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Queen. If it be,
Why seems it so particular with thee?

Ham. Seems, Madam? nay, it is; I know not seems:
'Tis not alone my inky cloak, good mother,
Nor customary suits of folemn Black,
Nor windy suspiration of forc'd breath,
No, nor the fruitful river in the eye,
Nor the dejected 'haviour of the visage,
Together with all forms, moods, shews of grief,
That can denote me truly. These indeed seem,
For they are actions that a man might play;
But I have That within, which passeth shew :
These, but the trappings, and the suits of woe.
King. 'Tis sweet and commendable in your nature;

Hamlet,
To give these mourning duties to your father :
But you must know, 'your father loft a father ;
That father loft, lost his; and the survivor bound
In filial obligation, for some term,
To do ? obsequious forrow. But to persevere
3 In obstinate condolement, is a course

- your father loft a father; it comes to this; That father af. Thai father, bis; and the fur. ter he had lost himself, lost his

vivor bound.) Thus Mr. father. But the reading is ex Pupe judiciously corrected the fide Codicis, and that is enough. faulty copies. On which the edi

WARBURTON. tor Mr. Theobald thus discants ; I do not admire the repetiThis supposed refinement is from tion of the word, but it has fo Mr. Pope, but all the editions much of our authour's manner, elje, that I have met with, old that I find no temptation to reand modern, read,

cede from the old copies. That father 19, loft his;--- obsequious forrow.) ObThe reduplication of which word quious is here from obfequies, or bere gives an energy and an ele. funeral ceremonies. gance WHICH IS MUCH EASIER 3 In obftinate condolement.--) TO BE CONCEIVED THAN EX Condolement, for forrow; because PLAINED IN TERMS. I believe Jorrow is used to be condoled, fo : For when explained in terms

WARBURTON.

2

Of impious stubbornness, unmanly grief.
It hews + a will moft incorrect to heav'n,
A heart unfortify'd, a mind impacient,
An understanding simple, and unschoolid;
For, what we know must be, and is as common
An any the most vulgar thing to sense,
Why should we, in our peevith opposition,
Take it to heart? Fie! 'cis a fault to heav'n,
A fault against the dead, a fault to nature,
s To Realon most absurd; whose common theam
Is death of fathers, and who still hath cry'd,
From the first coarse, 'till he that died to day,
" This must be 10.” We pray you, throw to earth
This unprevailing woe, and think of us
As of a father : for let the world take note,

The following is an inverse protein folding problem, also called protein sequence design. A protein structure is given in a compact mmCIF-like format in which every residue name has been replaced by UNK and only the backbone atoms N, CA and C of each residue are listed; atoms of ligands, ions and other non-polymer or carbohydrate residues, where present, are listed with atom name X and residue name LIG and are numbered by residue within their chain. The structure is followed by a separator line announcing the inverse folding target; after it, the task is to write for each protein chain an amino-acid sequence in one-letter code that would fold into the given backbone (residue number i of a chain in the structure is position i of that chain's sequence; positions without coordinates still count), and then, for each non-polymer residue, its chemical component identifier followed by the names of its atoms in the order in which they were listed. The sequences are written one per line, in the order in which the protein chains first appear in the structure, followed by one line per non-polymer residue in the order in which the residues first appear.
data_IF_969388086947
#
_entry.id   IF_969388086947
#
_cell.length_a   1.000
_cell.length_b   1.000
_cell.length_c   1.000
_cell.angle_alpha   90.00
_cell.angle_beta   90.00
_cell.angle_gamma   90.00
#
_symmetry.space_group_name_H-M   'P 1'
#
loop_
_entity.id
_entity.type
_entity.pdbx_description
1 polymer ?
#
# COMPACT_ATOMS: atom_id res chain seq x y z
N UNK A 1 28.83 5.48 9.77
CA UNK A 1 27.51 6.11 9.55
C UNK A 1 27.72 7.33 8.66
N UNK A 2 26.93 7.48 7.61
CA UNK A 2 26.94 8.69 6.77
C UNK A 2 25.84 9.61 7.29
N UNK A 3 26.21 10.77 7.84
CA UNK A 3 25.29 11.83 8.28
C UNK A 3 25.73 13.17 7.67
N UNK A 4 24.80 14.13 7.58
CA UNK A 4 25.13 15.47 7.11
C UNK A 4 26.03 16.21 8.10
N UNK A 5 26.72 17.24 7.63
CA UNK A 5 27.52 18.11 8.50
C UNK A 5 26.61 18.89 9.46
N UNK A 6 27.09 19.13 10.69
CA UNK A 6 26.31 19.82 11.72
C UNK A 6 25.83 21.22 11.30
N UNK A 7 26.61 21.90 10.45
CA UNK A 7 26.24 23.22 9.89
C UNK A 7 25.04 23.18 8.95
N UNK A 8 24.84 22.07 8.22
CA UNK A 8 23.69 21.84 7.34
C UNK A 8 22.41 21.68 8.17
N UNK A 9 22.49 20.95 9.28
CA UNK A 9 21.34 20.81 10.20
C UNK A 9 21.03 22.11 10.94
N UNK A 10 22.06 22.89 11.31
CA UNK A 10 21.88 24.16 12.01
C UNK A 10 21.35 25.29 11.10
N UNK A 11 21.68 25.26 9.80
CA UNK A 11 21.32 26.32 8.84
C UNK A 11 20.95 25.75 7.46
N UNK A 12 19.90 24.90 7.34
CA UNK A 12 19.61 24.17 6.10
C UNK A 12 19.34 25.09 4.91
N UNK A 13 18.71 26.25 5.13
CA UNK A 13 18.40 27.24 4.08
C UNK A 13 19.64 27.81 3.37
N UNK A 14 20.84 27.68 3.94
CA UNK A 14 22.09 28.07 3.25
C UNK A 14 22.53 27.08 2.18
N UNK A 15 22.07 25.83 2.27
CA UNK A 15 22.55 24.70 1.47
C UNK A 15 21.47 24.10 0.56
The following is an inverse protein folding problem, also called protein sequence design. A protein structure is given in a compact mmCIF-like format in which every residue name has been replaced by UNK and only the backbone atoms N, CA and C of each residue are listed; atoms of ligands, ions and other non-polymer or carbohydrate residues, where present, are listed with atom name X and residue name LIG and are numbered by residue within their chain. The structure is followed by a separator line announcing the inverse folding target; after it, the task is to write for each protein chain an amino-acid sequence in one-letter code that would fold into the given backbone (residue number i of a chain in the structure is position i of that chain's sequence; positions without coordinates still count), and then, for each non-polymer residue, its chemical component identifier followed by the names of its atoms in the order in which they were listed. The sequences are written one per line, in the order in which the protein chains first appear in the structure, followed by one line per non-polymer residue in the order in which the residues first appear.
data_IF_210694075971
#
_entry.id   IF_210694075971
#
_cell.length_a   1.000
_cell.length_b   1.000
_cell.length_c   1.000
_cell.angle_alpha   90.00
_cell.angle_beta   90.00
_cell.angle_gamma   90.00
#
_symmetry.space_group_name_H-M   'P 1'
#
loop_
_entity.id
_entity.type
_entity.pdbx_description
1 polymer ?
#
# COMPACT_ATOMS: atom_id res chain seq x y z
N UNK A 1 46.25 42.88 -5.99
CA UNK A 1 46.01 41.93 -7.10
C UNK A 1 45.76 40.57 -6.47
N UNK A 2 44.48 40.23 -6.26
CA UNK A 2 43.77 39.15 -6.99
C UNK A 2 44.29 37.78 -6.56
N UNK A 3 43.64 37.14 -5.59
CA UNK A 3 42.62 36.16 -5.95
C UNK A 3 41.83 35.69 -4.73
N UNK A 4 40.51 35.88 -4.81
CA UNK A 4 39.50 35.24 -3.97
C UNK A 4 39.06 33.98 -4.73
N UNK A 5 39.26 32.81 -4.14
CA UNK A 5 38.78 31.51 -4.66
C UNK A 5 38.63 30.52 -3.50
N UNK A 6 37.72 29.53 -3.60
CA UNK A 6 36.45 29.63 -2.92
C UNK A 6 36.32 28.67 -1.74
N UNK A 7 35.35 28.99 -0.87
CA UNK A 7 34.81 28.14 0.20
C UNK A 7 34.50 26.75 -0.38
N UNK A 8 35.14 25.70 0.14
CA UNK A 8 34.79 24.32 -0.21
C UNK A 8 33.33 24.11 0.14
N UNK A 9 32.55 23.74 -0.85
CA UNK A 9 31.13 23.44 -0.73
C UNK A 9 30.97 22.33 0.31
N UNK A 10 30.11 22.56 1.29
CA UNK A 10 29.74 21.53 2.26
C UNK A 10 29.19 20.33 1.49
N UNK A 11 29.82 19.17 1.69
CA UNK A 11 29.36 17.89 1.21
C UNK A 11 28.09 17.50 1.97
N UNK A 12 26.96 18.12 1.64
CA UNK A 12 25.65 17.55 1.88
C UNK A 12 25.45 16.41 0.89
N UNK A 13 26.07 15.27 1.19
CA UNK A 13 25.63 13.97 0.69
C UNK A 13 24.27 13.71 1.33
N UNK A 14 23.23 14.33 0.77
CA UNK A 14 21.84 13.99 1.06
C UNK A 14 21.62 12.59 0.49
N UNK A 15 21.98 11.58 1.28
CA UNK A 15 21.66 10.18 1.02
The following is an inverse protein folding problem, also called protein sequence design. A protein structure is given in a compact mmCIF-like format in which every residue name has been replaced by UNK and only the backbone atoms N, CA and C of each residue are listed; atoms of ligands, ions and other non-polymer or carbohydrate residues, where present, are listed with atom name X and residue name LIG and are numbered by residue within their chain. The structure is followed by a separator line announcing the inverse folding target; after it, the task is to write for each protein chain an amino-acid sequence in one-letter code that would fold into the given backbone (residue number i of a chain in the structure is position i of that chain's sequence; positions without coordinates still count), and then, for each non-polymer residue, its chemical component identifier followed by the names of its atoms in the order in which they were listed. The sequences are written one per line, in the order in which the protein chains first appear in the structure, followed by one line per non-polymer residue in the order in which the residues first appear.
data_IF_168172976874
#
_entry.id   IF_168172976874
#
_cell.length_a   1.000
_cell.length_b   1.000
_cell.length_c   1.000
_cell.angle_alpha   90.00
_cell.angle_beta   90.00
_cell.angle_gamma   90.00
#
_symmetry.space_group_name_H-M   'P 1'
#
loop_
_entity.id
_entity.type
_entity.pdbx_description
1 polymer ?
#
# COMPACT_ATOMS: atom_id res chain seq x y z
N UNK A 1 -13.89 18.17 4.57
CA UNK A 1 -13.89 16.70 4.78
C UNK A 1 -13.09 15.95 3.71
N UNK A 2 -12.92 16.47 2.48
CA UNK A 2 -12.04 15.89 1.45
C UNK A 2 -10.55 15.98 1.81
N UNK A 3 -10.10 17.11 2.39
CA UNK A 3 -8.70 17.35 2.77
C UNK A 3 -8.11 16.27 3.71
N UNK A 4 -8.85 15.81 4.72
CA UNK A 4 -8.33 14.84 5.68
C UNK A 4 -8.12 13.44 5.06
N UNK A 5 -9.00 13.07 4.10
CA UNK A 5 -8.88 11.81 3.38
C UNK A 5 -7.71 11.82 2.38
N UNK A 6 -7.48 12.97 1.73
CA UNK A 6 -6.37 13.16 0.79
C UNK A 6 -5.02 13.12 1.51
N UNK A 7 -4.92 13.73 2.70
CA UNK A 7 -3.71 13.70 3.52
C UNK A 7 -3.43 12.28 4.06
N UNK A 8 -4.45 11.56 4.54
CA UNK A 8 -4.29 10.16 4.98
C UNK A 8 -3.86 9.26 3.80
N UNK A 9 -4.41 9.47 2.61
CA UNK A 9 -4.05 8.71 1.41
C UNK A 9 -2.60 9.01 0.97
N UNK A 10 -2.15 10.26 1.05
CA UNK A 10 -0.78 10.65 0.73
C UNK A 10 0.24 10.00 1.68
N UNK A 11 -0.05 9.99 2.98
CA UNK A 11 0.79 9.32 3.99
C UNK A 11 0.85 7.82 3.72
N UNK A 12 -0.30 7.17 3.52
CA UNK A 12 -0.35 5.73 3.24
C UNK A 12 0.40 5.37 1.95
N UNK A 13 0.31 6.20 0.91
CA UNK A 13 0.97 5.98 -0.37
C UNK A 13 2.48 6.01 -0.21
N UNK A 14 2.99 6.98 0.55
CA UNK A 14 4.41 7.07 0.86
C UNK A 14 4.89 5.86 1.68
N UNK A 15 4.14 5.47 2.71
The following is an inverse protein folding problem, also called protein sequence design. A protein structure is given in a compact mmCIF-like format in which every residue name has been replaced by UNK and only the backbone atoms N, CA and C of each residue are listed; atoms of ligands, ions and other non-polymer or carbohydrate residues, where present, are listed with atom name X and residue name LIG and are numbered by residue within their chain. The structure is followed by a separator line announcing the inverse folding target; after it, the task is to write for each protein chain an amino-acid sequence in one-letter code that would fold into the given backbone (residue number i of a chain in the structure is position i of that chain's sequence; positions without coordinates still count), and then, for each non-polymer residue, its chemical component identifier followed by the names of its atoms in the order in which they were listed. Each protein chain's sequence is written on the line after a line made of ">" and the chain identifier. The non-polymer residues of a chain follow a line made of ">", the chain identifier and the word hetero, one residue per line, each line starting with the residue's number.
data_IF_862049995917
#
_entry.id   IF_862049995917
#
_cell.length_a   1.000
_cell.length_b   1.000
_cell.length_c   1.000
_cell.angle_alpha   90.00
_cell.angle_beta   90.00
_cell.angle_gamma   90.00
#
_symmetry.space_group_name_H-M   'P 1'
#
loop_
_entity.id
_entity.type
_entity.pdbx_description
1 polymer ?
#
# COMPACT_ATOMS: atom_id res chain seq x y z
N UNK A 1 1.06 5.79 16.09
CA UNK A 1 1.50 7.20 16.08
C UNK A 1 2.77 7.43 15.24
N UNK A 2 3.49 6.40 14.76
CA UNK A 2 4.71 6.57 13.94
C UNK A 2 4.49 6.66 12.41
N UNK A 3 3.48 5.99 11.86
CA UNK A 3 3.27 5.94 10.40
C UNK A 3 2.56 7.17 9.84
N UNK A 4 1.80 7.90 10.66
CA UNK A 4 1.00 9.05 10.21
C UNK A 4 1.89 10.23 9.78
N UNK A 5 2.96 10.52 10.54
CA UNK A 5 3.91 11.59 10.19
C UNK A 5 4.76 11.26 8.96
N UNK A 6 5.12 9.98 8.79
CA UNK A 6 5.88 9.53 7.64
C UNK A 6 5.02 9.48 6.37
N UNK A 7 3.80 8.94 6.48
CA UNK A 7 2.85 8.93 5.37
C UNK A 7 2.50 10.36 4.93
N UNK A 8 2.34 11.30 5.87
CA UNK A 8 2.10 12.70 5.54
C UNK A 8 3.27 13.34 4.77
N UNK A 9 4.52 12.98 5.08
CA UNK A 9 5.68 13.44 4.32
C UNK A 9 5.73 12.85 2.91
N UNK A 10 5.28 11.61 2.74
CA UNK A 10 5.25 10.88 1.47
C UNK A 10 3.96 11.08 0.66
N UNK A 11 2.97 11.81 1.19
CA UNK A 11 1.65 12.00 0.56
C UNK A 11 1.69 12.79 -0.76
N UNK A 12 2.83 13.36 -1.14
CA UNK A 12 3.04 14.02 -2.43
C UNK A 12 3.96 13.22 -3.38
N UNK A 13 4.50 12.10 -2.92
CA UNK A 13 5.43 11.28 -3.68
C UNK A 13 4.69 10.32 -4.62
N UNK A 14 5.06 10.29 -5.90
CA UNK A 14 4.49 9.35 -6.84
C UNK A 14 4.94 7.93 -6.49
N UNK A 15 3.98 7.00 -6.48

You are the most immediate to our Throne;
6 And with no less nobility of love,
Than that which dearest father bears his son,
? Do I impart tow'rd you. For your intent
In going back to school to Wittenberg,
It is most retrograde to our desire;
And we beseech you, bend you to remain
Here in the cheer and comfort of our eye,
Our chiefest courtier, cousin, and our fon.

Queen. Let not thy mother lose her prayers, Hamlet; I prythee, stay with us, go not to Wittenberg.

Ham. I shall in all my best obey you, Madam.
King. Why, 'cis a loving, and a fair reply;

-a will most incorrect] 6 And with no less nobility of Incorrect, for untutor'd.

love,] Nobiliły, for Magnie WARBURTON. tude,

WARBURTON. 5 To Reason most absurd;---) Nobility is rather gener fory. Reafon, for experience. Wars. 7 Do I impart tow'rd you-) Reason is here used in its com. Impart, for profess.

WARB. mon sense, for the faculty by I believe impart is, impart my. which we form conclufions from felf, communicate whatever I can arguments,

beltow.

Be

Be as ourself in Denmark. Madam, come;
This gentle and unforc'd accord of Hamlet
Sits smiling to my heart, in grace whereof
8 No jocund health, that Denmark drinks to day,
But the great Cannon to the clouds shall cell,
And the King's rowse the heav'n shall bruit again,
Re-speaking earthly chunder. Come, away. (Exeunt.

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Manet Hamlet. Ham. Oh, that this too too solid flesh would melt, Thaw, and resolve itself into a dew! » Or that the Everlasting had not fixt His cannon 'gainst self. Naughter! O God! O God; How weary Itale, Aar, and unprofitable Seem to me all the uses of this world! Fie on't! oh fie!' 'cis an unweeded garden, That grows to feed ; things rank, and gross in nature, Poffels it merely. That it should come to this ! But two months dead ! nay, not so much; nor

two : So excellent a King, that was, to this,